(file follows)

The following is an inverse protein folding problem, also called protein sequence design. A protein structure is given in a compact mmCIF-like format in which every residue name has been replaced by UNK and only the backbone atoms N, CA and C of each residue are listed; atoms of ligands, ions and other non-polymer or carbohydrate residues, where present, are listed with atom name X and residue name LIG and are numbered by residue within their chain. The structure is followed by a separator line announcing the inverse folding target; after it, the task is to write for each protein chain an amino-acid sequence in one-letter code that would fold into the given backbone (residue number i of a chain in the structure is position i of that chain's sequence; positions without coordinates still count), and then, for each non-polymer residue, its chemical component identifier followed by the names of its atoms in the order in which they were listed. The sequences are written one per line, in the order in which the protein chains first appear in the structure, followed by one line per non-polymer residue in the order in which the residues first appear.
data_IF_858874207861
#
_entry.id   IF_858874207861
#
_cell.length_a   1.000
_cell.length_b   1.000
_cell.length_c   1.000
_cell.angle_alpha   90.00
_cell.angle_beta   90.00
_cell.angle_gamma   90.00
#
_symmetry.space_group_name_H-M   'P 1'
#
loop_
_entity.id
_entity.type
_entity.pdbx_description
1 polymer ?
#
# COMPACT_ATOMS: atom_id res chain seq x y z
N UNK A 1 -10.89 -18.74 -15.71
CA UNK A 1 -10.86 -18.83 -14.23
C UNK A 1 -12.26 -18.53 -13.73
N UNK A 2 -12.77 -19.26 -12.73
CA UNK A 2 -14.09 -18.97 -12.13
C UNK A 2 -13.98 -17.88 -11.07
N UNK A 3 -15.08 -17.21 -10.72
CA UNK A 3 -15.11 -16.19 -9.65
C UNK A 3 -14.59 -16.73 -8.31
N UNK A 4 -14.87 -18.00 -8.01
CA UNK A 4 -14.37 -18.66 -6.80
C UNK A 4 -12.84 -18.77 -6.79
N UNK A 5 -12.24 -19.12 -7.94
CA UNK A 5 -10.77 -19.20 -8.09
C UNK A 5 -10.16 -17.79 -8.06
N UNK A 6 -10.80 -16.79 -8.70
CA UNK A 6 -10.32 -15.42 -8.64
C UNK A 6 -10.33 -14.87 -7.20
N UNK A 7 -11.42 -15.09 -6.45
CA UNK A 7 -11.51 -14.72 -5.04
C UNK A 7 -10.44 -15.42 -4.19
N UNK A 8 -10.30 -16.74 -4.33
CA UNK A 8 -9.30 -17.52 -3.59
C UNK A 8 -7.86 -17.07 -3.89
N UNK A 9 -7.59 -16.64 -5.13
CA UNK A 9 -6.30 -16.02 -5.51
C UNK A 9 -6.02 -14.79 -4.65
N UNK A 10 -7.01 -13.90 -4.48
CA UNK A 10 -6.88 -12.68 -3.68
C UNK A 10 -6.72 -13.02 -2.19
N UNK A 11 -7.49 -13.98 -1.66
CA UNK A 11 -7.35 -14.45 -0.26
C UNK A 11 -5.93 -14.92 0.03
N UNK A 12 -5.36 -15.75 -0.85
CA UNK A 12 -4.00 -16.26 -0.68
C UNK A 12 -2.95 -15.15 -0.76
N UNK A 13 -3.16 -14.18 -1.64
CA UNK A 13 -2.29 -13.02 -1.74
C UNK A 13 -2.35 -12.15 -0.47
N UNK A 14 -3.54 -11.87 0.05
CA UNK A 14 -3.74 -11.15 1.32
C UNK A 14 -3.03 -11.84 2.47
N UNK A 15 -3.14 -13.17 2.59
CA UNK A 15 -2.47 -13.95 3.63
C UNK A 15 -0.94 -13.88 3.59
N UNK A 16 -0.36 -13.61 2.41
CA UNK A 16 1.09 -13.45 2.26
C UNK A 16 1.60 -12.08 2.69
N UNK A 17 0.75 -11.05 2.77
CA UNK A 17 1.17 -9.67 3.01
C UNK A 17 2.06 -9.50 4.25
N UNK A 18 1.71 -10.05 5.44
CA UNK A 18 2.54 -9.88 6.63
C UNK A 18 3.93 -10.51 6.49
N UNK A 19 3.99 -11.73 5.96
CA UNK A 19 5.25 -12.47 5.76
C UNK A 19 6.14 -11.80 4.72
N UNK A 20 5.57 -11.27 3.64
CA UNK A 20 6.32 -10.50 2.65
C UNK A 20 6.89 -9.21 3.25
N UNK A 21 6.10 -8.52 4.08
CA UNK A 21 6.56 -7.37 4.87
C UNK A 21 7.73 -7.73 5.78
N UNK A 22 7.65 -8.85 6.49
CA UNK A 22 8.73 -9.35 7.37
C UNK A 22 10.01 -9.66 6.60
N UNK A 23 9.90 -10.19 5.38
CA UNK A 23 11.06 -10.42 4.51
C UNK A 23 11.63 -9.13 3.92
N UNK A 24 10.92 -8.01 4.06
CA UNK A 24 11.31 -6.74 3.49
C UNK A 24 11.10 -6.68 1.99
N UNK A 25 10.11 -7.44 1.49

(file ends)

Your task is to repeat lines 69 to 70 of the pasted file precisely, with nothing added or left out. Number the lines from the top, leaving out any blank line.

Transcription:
C UNK A 16 1.60 -12.08 2.69
N UNK A 17 0.75 -11.05 2.77